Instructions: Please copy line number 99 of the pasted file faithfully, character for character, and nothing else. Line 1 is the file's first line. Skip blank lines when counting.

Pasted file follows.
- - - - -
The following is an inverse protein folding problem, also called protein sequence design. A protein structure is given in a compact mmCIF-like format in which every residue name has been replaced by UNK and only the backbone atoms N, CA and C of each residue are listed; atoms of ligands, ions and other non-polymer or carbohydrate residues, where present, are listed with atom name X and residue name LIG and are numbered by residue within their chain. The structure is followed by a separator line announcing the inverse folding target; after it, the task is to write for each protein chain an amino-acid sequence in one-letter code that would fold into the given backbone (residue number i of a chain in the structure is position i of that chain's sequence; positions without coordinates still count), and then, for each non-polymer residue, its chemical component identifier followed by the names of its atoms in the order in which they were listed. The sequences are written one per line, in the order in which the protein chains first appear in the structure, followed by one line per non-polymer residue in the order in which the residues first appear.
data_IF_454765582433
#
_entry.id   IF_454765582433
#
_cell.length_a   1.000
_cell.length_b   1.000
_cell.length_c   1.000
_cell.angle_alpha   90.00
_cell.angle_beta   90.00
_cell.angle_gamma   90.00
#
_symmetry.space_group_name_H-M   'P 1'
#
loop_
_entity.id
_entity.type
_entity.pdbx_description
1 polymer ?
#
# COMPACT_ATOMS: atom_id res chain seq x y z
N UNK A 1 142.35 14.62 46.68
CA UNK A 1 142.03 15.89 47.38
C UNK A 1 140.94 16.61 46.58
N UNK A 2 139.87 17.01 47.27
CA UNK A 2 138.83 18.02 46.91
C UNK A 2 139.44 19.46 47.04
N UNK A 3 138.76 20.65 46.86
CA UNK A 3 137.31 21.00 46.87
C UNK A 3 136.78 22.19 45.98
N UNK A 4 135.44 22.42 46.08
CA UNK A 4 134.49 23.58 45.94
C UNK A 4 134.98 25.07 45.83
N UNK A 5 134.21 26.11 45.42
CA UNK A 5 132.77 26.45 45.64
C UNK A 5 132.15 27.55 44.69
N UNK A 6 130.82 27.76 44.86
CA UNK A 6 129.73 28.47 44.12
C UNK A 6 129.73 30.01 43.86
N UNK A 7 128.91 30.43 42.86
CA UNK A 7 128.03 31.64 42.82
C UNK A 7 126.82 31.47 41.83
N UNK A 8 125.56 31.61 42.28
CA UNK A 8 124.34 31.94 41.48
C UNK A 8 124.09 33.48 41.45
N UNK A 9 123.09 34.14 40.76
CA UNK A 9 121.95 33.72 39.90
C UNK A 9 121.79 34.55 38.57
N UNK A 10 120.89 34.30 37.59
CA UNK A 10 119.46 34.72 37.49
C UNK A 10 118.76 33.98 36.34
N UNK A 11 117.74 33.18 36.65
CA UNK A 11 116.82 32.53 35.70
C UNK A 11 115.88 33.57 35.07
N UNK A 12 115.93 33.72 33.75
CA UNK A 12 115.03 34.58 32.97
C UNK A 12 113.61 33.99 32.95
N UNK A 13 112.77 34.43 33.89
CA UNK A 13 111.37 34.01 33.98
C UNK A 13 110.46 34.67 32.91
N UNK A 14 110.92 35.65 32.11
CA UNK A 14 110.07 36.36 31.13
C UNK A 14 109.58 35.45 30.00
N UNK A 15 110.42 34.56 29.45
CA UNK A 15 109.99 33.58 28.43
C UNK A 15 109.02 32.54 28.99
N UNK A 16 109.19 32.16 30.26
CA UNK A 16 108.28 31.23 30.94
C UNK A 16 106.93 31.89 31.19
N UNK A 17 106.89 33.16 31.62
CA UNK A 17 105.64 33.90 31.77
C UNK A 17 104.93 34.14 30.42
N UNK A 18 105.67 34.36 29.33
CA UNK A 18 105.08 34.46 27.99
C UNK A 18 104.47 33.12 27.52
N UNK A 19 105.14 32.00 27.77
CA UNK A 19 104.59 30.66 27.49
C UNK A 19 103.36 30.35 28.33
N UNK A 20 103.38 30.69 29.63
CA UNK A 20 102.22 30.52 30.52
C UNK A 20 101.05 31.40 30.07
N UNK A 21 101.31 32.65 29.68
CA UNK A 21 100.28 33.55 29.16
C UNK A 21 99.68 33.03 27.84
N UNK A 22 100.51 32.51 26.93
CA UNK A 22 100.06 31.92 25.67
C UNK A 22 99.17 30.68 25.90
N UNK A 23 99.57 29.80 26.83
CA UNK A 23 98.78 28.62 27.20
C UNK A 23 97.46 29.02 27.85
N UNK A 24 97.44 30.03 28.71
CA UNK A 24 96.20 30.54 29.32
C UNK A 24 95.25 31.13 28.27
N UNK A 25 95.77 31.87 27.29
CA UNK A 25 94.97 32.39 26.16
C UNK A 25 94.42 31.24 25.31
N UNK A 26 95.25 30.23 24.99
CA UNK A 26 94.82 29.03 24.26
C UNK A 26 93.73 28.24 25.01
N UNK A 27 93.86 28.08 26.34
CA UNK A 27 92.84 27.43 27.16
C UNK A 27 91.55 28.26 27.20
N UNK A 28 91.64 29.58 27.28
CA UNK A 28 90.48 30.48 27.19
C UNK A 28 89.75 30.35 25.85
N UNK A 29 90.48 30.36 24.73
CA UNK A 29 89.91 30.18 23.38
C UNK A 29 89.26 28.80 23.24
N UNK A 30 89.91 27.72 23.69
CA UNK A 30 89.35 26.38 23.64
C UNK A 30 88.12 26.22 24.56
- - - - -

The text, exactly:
C UNK A 26 93.73 28.24 25.01